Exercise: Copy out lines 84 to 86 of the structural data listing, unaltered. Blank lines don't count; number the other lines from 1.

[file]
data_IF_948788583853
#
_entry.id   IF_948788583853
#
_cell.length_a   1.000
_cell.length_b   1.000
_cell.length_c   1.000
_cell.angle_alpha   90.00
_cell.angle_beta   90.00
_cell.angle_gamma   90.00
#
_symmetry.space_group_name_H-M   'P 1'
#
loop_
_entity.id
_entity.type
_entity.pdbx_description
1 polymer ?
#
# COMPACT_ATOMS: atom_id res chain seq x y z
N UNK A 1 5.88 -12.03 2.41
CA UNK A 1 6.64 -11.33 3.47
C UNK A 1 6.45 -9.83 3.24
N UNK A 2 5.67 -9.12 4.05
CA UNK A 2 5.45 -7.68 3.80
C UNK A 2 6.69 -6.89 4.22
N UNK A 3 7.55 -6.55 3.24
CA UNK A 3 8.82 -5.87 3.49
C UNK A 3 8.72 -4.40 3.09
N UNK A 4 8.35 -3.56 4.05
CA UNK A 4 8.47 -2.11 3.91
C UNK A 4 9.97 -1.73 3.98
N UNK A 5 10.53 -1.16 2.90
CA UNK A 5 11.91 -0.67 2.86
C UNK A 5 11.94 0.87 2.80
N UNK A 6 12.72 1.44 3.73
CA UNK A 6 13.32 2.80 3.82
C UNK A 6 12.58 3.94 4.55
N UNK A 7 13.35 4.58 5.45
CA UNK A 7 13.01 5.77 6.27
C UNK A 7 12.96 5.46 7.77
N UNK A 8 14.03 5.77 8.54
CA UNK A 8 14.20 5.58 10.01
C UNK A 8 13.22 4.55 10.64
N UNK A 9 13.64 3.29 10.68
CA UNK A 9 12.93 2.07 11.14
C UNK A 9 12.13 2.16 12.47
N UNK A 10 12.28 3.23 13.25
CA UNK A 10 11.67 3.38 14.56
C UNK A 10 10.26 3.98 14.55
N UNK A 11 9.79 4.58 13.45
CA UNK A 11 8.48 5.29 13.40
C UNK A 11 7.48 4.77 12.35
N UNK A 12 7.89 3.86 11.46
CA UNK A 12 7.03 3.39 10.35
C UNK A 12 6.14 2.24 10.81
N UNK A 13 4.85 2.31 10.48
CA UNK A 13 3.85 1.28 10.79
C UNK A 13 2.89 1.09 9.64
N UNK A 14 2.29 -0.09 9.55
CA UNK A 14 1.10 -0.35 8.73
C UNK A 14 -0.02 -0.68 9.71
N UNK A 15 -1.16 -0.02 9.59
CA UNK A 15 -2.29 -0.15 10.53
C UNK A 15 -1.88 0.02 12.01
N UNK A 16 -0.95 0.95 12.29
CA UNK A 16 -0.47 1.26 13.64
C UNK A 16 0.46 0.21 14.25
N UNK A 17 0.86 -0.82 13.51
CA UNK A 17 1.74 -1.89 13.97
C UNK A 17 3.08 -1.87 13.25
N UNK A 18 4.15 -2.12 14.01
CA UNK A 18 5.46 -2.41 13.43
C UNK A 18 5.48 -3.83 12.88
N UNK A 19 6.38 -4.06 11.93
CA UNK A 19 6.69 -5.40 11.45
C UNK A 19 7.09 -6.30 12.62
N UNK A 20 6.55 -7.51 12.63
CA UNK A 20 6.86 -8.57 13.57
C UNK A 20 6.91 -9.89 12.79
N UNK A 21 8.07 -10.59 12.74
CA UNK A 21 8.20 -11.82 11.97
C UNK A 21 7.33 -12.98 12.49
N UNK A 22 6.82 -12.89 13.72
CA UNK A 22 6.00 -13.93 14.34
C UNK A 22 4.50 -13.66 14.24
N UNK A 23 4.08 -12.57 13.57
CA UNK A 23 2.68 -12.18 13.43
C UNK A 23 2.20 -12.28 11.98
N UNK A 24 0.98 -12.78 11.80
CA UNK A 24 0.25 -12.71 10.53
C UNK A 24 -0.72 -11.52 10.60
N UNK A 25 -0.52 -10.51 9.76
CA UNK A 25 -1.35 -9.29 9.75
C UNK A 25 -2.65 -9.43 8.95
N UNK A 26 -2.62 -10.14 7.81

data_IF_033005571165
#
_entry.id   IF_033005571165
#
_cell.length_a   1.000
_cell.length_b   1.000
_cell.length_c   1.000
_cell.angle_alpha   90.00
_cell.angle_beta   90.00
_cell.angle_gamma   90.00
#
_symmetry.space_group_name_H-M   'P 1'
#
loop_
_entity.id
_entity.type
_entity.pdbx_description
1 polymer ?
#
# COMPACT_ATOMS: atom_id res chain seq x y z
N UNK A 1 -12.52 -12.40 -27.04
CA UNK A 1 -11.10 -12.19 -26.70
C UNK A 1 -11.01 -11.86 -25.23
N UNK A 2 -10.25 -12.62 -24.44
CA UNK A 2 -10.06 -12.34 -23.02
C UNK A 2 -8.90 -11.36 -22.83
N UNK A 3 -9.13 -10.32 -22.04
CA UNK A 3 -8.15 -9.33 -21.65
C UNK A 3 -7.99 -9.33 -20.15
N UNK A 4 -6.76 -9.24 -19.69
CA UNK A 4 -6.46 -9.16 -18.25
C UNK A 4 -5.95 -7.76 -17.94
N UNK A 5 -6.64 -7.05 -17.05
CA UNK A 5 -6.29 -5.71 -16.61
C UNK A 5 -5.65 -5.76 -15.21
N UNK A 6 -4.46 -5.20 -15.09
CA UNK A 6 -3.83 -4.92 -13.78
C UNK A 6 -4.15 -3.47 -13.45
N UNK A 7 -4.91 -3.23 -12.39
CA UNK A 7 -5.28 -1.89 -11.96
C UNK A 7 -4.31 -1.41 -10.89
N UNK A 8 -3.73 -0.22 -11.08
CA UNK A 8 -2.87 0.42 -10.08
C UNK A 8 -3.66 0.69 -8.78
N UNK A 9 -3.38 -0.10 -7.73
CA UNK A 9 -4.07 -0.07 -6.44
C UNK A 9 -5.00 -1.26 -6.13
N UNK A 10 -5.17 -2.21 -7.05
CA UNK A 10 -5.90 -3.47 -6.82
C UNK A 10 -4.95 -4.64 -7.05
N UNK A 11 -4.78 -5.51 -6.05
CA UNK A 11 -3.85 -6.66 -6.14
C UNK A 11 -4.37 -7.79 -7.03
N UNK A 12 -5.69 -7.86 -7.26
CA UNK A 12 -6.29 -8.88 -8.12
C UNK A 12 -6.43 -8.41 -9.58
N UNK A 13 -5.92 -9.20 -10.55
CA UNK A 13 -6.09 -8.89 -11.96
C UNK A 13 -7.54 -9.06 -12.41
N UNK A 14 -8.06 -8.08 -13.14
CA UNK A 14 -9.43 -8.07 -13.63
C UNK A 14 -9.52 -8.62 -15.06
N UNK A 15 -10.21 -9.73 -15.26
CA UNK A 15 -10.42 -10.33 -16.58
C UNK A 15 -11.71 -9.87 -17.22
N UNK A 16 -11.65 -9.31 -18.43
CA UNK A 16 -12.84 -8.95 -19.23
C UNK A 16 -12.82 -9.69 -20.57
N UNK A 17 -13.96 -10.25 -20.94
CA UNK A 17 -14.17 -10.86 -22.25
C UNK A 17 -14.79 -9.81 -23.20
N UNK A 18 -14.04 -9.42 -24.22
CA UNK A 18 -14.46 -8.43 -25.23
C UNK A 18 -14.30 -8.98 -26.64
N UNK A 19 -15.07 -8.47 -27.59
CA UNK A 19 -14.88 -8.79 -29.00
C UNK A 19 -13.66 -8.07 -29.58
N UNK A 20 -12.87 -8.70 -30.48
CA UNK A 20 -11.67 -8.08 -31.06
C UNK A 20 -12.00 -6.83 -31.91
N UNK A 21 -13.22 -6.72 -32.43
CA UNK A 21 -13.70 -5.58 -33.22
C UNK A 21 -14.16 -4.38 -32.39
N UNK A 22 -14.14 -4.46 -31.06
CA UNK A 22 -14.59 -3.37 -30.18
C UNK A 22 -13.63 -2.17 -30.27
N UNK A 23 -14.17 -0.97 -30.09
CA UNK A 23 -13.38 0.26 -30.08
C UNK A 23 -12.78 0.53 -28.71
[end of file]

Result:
N UNK A 22 6.82 -12.89 13.72
CA UNK A 22 6.00 -13.93 14.34
C UNK A 22 4.50 -13.66 14.24